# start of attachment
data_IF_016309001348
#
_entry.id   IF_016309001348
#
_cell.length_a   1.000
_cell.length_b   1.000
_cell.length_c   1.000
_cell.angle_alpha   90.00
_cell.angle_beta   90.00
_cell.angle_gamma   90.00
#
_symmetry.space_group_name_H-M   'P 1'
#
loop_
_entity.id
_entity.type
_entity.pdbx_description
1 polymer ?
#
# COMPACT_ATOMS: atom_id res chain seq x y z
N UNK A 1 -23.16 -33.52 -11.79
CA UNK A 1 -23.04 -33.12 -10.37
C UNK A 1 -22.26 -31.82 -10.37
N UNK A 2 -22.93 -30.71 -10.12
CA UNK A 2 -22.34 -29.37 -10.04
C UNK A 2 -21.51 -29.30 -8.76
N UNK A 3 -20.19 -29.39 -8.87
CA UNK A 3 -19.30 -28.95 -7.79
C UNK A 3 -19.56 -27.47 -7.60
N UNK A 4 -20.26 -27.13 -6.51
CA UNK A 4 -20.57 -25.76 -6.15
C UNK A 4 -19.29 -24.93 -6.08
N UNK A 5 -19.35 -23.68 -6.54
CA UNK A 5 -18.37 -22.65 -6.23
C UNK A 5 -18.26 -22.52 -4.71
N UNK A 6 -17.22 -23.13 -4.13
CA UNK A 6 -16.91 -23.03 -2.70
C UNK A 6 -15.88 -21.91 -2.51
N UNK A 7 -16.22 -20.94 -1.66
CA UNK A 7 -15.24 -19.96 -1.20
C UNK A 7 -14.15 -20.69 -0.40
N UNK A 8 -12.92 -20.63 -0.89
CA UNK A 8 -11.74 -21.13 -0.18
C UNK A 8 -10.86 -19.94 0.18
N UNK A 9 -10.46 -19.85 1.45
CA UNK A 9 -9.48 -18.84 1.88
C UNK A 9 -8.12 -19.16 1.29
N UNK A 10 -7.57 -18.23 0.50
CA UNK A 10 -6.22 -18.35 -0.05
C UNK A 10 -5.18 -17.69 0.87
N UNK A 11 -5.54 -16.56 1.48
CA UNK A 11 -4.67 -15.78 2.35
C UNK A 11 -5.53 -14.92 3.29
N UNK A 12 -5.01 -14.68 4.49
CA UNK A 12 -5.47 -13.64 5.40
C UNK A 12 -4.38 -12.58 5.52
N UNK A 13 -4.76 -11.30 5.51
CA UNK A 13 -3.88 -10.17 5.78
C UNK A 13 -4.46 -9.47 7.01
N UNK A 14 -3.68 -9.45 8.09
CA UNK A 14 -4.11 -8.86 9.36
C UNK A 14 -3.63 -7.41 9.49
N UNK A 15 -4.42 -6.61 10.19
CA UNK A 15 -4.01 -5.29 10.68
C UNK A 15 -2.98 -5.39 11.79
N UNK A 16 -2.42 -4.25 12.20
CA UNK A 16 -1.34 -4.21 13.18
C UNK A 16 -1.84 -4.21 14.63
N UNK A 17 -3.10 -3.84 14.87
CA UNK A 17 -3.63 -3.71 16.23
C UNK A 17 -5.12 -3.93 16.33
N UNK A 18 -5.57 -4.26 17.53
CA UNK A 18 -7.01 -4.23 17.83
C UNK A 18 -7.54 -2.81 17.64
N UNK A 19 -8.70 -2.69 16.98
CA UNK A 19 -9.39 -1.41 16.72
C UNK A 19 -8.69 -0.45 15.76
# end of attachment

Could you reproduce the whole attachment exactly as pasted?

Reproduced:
data_IF_016309001348
#
_entry.id   IF_016309001348
#
_cell.length_a   1.000
_cell.length_b   1.000
_cell.length_c   1.000
_cell.angle_alpha   90.00
_cell.angle_beta   90.00
_cell.angle_gamma   90.00
#
_symmetry.space_group_name_H-M   'P 1'
#
loop_
_entity.id
_entity.type
_entity.pdbx_description
1 polymer ?
#
# COMPACT_ATOMS: atom_id res chain seq x y z
N UNK A 1 -23.16 -33.52 -11.79
CA UNK A 1 -23.04 -33.12 -10.37
C UNK A 1 -22.26 -31.82 -10.37
N UNK A 2 -22.93 -30.71 -10.12
CA UNK A 2 -22.34 -29.37 -10.04
C UNK A 2 -21.51 -29.30 -8.76
N UNK A 3 -20.19 -29.39 -8.87
CA UNK A 3 -19.30 -28.95 -7.79
C UNK A 3 -19.56 -27.47 -7.60
N UNK A 4 -20.26 -27.13 -6.51
CA UNK A 4 -20.57 -25.76 -6.15
C UNK A 4 -19.29 -24.93 -6.08
N UNK A 5 -19.35 -23.68 -6.54
CA UNK A 5 -18.37 -22.65 -6.23
C UNK A 5 -18.26 -22.52 -4.71
N UNK A 6 -17.22 -23.13 -4.13
CA UNK A 6 -16.91 -23.03 -2.70
C UNK A 6 -15.88 -21.91 -2.51
N UNK A 7 -16.22 -20.94 -1.66
CA UNK A 7 -15.24 -19.96 -1.20
C UNK A 7 -14.15 -20.69 -0.40
N UNK A 8 -12.92 -20.63 -0.89
CA UNK A 8 -11.74 -21.13 -0.18
C UNK A 8 -10.86 -19.94 0.18
N UNK A 9 -10.46 -19.85 1.45
CA UNK A 9 -9.48 -18.84 1.88
C UNK A 9 -8.12 -19.16 1.29
N UNK A 10 -7.57 -18.23 0.50
CA UNK A 10 -6.22 -18.35 -0.05
C UNK A 10 -5.18 -17.69 0.87
N UNK A 11 -5.54 -16.56 1.48
CA UNK A 11 -4.67 -15.78 2.35
C UNK A 11 -5.53 -14.92 3.29
N UNK A 12 -5.01 -14.68 4.49
CA UNK A 12 -5.47 -13.64 5.40
C UNK A 12 -4.38 -12.58 5.52
N UNK A 13 -4.76 -11.30 5.51
CA UNK A 13 -3.88 -10.17 5.78
C UNK A 13 -4.46 -9.47 7.01
N UNK A 14 -3.68 -9.45 8.09
CA UNK A 14 -4.11 -8.86 9.36
C UNK A 14 -3.63 -7.41 9.49
N UNK A 15 -4.42 -6.61 10.19
CA UNK A 15 -4.01 -5.29 10.68
C UNK A 15 -2.98 -5.39 11.79
N UNK A 16 -2.42 -4.25 12.20
CA UNK A 16 -1.34 -4.21 13.18
C UNK A 16 -1.84 -4.21 14.63
N UNK A 17 -3.10 -3.84 14.87
CA UNK A 17 -3.63 -3.71 16.23
C UNK A 17 -5.12 -3.93 16.33
N UNK A 18 -5.57 -4.26 17.53
CA UNK A 18 -7.01 -4.23 17.83
C UNK A 18 -7.54 -2.81 17.64
N UNK A 19 -8.70 -2.69 16.98
CA UNK A 19 -9.39 -1.41 16.72
C UNK A 19 -8.69 -0.45 15.76